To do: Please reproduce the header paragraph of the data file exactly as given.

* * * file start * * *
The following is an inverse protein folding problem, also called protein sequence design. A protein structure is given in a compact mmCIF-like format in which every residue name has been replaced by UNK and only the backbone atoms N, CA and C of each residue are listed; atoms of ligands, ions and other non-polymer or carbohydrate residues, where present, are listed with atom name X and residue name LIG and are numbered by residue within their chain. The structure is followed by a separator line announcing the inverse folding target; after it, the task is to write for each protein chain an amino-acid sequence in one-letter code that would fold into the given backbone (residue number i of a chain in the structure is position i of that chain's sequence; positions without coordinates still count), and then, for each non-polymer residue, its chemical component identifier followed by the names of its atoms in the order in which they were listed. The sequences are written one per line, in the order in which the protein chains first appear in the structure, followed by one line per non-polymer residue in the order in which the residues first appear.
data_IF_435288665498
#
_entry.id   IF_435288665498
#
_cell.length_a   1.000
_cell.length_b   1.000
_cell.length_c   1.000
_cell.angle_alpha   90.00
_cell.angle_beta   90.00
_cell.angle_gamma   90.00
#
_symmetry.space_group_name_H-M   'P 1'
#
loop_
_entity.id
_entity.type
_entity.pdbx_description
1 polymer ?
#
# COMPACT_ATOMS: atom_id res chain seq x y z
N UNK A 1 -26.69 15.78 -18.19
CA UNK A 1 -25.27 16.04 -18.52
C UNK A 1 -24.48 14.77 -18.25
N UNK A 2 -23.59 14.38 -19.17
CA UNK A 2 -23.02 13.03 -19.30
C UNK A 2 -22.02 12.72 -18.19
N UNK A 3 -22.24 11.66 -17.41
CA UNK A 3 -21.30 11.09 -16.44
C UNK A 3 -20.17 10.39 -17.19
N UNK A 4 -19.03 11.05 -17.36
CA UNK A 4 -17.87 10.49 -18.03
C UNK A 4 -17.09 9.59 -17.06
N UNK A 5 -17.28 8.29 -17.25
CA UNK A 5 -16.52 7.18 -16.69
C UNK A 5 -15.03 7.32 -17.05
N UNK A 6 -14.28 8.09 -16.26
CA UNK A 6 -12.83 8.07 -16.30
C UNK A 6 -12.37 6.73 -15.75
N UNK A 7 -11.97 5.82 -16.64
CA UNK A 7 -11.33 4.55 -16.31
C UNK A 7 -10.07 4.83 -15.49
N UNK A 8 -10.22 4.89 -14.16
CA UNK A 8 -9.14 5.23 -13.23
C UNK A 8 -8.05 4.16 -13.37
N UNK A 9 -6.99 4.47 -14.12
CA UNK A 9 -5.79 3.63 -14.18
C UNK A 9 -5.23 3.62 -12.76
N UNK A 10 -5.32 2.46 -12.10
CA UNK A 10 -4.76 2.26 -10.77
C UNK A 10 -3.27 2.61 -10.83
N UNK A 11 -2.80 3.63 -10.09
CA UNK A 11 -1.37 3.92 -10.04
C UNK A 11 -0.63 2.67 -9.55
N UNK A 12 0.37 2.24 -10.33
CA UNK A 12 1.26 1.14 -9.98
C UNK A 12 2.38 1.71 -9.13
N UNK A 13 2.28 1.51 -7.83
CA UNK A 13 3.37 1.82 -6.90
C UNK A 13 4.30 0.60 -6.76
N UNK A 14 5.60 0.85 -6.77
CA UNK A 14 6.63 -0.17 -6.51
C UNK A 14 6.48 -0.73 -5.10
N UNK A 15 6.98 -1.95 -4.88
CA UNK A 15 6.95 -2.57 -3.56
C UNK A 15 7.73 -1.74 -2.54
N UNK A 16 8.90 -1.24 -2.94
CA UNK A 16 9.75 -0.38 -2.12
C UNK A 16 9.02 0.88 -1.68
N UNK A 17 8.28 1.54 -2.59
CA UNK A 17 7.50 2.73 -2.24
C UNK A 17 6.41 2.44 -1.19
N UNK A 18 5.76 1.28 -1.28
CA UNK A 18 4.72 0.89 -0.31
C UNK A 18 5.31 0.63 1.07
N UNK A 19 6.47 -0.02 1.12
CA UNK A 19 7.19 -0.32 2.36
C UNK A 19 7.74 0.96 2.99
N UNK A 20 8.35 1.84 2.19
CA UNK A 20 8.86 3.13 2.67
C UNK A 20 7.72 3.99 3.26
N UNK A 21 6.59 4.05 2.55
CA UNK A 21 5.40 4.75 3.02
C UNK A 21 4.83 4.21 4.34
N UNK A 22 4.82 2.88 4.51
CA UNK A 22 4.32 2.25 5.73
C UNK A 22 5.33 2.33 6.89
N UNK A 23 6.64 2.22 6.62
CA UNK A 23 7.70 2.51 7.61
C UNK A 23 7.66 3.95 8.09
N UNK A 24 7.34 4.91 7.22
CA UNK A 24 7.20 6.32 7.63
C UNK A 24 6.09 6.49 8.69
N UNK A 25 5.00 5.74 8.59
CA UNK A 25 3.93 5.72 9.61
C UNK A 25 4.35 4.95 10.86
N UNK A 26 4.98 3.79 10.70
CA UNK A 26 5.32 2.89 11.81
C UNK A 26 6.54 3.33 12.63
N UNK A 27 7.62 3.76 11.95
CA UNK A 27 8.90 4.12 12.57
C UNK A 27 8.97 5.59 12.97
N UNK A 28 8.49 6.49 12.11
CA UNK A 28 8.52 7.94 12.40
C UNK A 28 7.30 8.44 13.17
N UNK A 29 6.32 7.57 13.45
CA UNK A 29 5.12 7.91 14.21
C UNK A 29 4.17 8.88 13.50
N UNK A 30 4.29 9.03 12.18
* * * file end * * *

The following is an inverse protein folding problem, also called protein sequence design. A protein structure is given in a compact mmCIF-like format in which every residue name has been replaced by UNK and only the backbone atoms N, CA and C of each residue are listed; atoms of ligands, ions and other non-polymer or carbohydrate residues, where present, are listed with atom name X and residue name LIG and are numbered by residue within their chain. The structure is followed by a separator line announcing the inverse folding target; after it, the task is to write for each protein chain an amino-acid sequence in one-letter code that would fold into the given backbone (residue number i of a chain in the structure is position i of that chain's sequence; positions without coordinates still count), and then, for each non-polymer residue, its chemical component identifier followed by the names of its atoms in the order in which they were listed. The sequences are written one per line, in the order in which the protein chains first appear in the structure, followed by one line per non-polymer residue in the order in which the residues first appear.